The traditional ways to plan for your retirement may mean income can no longer cover expenses post-employment. But what if there was another option that could provide a steady, reliable source of income in your nest egg years?
Investor sentiment mixed on banks' Q4 earnings, with the major players displaying top-line strength aided by higher fee income and loan growth, partly muted by margin pressure and elevated expenses.
Regions Financial (RF) delivered earnings and revenue surprises of 2.56% and 0.70%, respectively, for the quarter ended December 2019. Do the numbers hold clues to what lies ahead for the stock?
Texas Instruments' (TXN) Q4 performance may have been affected by weakness in overall demand, and increased competition in the auto and industrial space.
(Bloomberg) -- Charles Schwab Corp.’s plan to eliminate trading fees pushed client assets to a record, surpassing $4 trillion and sending shares higher, even as the firm faced a decline in trading revenue.Customers opened 433,000 new brokerage accounts in fourth quarter, bringing the total to 12.3 million, according to a statement issued Thursday. Trading revenue plunged 58% to $86 million in the period after the company introduced zero-commission trades.The results are the first view of how the largest discount broker’s fee change, which was followed by rivals, is impacting Schwab’s bottom line. And it comes after the company’s $26 billion agreement to buy rival TD Ameritrade Holding Corp.The shares rose more than 4% to $49 in New York trading, the biggest gain since Nov. 21 when news of the Ameritrade deal first broke.Schwab incurred $17 million in pretax acquisition-related expenses in the quarter, which weighed on profit. Schwab reported earnings of 62 cents per share, compared with the average estimate of 64 cents.While earnings missed estimates, the growth in assets, new accounts and client cash pointed in a positive direction, said to Devin Ryan, an analyst with JMP Securities.“There’s reason for optimism on the underlying outlook for the business,” Ryan said in an interview.Other highlightsFourth quarter net interest revenue -- the money Schwab makes from client cash and the largest source of profits -- fell about 2%Total quarterly revenue declined to $2.6 billionSchwab plans a business update conference call with investors on Feb. 4 at 11:30 a.m. New York time.Read moreSchwab Triggers Online-Broker Bloodbath as Price War DeepensBrokers Profit From You Even If They Don’t Charge for TradingSchwab to Acquire TD Ameritrade in Reshaping of Industry (1)(Adds account graphic and shares after third paragraph)To contact the reporters on this story: John Gittelsohn in Los Angeles at firstname.lastname@example.org;Annie Massa in New York at email@example.comTo contact the editors responsible for this story: Sam Mamudi at firstname.lastname@example.org, Alan Mirabella, Melissa KarshFor more articles like this, please visit us at bloomberg.comSubscribe now to stay ahead with the most trusted business news source.©2020 Bloomberg L.P.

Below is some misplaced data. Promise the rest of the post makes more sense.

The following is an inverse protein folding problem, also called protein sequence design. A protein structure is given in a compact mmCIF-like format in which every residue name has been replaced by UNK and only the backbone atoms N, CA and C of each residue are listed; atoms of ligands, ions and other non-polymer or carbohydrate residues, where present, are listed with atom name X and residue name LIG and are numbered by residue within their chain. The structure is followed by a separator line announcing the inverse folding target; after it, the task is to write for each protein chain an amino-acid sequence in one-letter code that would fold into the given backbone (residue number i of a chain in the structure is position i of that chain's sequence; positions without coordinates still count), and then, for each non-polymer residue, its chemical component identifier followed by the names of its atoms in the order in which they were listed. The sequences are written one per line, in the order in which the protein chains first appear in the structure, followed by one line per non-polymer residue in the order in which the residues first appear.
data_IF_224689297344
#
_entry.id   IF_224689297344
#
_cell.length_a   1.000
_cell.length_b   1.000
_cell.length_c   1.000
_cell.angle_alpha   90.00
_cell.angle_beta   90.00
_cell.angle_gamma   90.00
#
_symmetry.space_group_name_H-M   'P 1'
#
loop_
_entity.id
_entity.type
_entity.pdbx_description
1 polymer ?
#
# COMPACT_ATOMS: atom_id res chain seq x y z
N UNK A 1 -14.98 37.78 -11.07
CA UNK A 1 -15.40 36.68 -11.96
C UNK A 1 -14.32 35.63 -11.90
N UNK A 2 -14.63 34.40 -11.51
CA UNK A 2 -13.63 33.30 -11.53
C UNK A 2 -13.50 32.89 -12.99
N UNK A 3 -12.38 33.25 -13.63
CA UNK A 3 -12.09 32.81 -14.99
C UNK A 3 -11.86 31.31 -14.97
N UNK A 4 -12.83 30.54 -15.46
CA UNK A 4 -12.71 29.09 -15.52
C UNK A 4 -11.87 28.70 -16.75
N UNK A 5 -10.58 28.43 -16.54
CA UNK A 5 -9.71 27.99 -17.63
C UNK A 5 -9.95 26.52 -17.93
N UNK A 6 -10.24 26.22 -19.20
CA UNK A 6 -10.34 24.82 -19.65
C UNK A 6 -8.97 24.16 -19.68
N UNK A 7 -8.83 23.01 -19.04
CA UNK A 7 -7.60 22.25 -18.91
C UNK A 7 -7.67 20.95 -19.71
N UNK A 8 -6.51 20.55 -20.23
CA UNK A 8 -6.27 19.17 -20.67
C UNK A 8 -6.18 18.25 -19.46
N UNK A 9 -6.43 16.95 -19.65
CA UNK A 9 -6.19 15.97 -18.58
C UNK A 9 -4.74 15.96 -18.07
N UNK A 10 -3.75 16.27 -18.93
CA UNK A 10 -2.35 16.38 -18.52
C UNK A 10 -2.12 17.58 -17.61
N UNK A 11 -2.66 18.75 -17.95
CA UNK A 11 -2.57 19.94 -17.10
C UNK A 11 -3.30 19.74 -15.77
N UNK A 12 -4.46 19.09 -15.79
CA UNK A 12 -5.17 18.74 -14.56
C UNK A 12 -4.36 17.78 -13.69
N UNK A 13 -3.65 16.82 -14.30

KeyCorp (KEY) possesses the right combination of the two key ingredients for a likely earnings beat in its upcoming report. Get prepared with the key expectations.
Glacier Bancorp (GBCI) possesses the right combination of the two key ingredients for a likely earnings beat in its upcoming report. Get prepared with the key expectations.
SVB (SIVB) possesses the right combination of the two key ingredients for a likely earnings beat in its upcoming report. Get prepared with the key expectations.
First Financial (FFIN) doesn't possess the right combination of the two key ingredients for a likely earnings beat in its upcoming report. Get prepared with the key expectations.
E*TRADE Financial Corporation (ETFC) doesn't possess the right combination of the two key ingredients for a likely earnings beat in its upcoming report. Get prepared with the key expectations.
East West Bancorp (EWBC) possesses the right combination of the two key ingredients for a likely earnings beat in its upcoming report. Get prepared with the key expectations.
The Charles Schwab Corporation (SCHW) delivered earnings and revenue surprises of -3.08% and -0.17%, respectively, for the quarter ended December 2019. Do the numbers hold clues to what lies ahead for the stock?
While growth in loan balance and net revenues support Hancock Whitney's (HWC) Q4 earnings, escalating operating expenses and decline in deposits hurt.
Comerica's (CMA) Q4 earnings are expected to have been affected by slowdown in commercial lending and interest rate cuts. Rise in card fees and controlled expenses might have lent support.
Despite the signing of a phase one trade deal, California companies from banks to cemeteries say they have low optimism over business relationships rebounding in activity.